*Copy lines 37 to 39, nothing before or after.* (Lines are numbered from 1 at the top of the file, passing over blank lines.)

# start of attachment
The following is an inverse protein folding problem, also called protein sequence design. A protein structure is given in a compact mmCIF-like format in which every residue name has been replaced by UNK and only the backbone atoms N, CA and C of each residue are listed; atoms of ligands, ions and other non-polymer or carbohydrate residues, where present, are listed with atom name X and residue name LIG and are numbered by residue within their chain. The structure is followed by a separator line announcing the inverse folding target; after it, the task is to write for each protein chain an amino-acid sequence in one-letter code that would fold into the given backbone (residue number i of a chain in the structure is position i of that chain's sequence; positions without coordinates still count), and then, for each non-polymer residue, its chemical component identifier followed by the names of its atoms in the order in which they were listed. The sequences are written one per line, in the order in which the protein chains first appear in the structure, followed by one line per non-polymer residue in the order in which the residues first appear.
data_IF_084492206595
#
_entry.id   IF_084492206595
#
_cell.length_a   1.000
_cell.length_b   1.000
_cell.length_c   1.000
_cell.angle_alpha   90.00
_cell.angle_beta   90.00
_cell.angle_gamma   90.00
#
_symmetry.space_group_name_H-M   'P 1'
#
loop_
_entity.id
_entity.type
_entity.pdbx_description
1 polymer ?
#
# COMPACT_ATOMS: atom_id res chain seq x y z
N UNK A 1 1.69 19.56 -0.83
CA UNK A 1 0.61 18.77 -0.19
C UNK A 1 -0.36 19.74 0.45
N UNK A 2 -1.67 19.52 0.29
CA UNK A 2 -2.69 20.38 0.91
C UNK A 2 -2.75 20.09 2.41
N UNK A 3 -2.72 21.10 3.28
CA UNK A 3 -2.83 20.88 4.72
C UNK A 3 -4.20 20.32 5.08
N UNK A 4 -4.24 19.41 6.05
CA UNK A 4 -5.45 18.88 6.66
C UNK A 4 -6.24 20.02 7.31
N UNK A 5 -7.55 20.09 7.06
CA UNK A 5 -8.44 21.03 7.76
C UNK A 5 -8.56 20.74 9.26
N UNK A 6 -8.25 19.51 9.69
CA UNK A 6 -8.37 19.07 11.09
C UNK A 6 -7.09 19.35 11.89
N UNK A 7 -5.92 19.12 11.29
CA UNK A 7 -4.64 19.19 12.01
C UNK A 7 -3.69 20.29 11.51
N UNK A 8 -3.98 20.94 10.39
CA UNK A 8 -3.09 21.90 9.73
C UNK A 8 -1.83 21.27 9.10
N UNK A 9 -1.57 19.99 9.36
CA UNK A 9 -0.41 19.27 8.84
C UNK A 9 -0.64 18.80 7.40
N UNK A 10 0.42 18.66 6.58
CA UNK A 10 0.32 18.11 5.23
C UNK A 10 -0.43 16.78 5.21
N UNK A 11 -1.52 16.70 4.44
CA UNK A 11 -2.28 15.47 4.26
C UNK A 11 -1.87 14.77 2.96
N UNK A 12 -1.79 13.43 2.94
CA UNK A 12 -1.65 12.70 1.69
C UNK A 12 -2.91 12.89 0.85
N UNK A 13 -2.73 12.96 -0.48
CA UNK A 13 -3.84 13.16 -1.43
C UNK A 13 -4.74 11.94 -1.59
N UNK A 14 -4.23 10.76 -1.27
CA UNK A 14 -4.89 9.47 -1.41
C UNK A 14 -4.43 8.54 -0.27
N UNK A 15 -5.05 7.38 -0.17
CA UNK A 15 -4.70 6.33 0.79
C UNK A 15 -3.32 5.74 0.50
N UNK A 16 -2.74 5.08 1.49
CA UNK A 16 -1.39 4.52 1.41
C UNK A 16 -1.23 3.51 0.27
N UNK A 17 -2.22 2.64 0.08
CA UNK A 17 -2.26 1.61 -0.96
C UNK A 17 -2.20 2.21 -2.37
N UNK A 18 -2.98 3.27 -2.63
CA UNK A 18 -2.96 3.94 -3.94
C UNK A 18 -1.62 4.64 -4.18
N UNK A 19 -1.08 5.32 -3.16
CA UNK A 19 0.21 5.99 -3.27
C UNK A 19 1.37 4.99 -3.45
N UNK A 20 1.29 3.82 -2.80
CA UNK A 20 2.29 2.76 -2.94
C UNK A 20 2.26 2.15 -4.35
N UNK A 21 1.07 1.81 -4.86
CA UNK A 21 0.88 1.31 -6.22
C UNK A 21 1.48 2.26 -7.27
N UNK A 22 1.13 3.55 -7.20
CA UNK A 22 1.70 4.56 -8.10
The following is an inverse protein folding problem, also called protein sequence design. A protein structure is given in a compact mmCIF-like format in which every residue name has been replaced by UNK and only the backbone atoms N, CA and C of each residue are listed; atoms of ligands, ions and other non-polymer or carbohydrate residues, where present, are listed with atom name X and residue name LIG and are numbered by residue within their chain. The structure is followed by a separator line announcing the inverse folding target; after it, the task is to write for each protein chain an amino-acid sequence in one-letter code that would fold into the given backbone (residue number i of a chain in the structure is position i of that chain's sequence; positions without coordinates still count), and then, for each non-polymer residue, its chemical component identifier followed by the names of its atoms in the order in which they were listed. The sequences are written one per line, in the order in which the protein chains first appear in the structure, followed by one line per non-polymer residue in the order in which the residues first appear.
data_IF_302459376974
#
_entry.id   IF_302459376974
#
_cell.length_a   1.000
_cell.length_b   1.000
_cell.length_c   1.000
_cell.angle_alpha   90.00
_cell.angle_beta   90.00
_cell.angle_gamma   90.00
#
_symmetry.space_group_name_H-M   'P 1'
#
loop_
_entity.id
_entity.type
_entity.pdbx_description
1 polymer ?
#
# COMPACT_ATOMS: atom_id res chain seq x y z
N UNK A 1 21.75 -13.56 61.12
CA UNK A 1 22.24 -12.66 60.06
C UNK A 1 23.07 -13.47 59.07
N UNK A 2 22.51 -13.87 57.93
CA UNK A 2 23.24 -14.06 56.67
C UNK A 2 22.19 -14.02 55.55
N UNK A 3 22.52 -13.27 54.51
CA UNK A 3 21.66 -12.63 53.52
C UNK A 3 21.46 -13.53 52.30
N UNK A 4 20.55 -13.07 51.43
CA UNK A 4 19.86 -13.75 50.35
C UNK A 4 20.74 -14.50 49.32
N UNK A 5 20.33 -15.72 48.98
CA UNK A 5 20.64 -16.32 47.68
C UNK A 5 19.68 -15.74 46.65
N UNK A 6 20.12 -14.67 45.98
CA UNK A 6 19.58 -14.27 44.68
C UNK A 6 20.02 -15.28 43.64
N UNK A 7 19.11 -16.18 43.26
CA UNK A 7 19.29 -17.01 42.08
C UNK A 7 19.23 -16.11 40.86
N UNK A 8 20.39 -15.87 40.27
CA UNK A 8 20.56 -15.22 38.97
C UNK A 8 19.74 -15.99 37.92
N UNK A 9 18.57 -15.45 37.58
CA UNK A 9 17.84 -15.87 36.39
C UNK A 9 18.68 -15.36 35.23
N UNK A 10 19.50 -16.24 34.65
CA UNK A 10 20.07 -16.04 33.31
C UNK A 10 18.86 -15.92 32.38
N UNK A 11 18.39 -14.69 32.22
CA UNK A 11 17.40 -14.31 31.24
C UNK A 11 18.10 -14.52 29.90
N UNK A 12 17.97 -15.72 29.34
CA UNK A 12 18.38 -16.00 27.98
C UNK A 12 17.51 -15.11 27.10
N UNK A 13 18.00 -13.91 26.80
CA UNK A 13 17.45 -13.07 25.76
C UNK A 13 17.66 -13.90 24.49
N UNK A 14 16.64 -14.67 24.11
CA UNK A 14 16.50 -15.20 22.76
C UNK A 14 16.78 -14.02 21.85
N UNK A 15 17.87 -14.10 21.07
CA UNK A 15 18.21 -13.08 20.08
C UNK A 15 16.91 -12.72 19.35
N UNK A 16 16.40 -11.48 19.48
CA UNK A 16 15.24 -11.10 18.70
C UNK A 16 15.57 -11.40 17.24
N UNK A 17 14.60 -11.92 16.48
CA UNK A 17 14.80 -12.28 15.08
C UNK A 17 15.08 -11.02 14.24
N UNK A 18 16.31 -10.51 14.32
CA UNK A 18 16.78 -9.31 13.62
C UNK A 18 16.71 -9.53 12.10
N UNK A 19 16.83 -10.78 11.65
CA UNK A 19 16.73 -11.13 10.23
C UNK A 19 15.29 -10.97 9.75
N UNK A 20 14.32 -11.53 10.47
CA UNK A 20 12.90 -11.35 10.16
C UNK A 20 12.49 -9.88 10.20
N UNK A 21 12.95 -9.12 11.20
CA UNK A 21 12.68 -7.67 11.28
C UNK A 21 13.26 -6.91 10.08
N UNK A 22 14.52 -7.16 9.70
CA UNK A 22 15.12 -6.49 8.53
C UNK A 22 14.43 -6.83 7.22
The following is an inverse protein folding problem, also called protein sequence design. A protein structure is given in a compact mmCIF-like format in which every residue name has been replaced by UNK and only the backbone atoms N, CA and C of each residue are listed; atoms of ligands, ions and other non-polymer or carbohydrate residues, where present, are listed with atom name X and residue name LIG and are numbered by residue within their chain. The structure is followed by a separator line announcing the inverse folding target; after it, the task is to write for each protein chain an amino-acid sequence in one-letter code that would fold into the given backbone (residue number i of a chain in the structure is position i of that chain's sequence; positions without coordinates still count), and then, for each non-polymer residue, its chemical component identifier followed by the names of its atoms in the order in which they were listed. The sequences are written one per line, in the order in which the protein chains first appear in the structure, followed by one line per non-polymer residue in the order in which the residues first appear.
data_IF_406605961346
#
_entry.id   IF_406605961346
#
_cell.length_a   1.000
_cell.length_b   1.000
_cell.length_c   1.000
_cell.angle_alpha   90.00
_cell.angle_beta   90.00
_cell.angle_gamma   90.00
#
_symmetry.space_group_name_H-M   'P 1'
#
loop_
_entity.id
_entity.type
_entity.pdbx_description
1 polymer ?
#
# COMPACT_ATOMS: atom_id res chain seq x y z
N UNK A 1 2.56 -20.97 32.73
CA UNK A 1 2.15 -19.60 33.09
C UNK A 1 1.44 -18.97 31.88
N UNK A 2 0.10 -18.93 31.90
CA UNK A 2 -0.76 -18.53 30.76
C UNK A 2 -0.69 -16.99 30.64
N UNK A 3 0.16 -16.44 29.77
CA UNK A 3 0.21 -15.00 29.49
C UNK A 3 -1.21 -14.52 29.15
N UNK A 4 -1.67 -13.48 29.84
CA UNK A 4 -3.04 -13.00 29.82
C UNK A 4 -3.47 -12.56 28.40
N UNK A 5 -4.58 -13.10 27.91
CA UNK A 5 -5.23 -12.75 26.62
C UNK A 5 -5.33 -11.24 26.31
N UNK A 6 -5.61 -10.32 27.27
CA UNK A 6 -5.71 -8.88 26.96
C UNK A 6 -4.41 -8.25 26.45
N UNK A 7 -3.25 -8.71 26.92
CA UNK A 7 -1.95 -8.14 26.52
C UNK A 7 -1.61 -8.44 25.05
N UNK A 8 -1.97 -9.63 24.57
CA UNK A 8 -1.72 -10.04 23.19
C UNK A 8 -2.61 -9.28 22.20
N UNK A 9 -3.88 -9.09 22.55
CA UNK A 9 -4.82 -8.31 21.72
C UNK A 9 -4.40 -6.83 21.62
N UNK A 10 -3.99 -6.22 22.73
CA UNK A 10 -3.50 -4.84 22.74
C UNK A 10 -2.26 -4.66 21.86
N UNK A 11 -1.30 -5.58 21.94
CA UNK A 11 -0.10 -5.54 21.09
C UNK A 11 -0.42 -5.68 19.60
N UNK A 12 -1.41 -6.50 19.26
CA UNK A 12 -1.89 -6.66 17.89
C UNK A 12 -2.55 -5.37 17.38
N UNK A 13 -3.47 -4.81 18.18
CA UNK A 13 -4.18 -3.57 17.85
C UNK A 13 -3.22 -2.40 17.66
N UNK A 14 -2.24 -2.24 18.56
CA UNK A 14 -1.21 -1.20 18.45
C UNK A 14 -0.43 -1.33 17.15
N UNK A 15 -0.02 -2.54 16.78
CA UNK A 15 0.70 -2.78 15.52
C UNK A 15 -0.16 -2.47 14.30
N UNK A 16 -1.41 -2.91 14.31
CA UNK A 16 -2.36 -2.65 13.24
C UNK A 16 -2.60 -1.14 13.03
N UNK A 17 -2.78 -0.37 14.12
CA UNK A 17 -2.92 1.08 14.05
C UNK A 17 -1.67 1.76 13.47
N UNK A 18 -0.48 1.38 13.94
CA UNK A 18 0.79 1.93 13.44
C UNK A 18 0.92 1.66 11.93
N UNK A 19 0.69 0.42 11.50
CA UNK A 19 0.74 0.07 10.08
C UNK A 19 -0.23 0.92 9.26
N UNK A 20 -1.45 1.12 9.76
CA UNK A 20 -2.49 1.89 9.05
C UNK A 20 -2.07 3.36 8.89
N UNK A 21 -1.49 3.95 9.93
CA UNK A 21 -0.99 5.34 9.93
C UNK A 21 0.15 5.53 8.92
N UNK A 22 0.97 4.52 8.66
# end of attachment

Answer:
N UNK A 6 -8.25 19.51 9.69
CA UNK A 6 -8.37 19.07 11.09
C UNK A 6 -7.09 19.35 11.89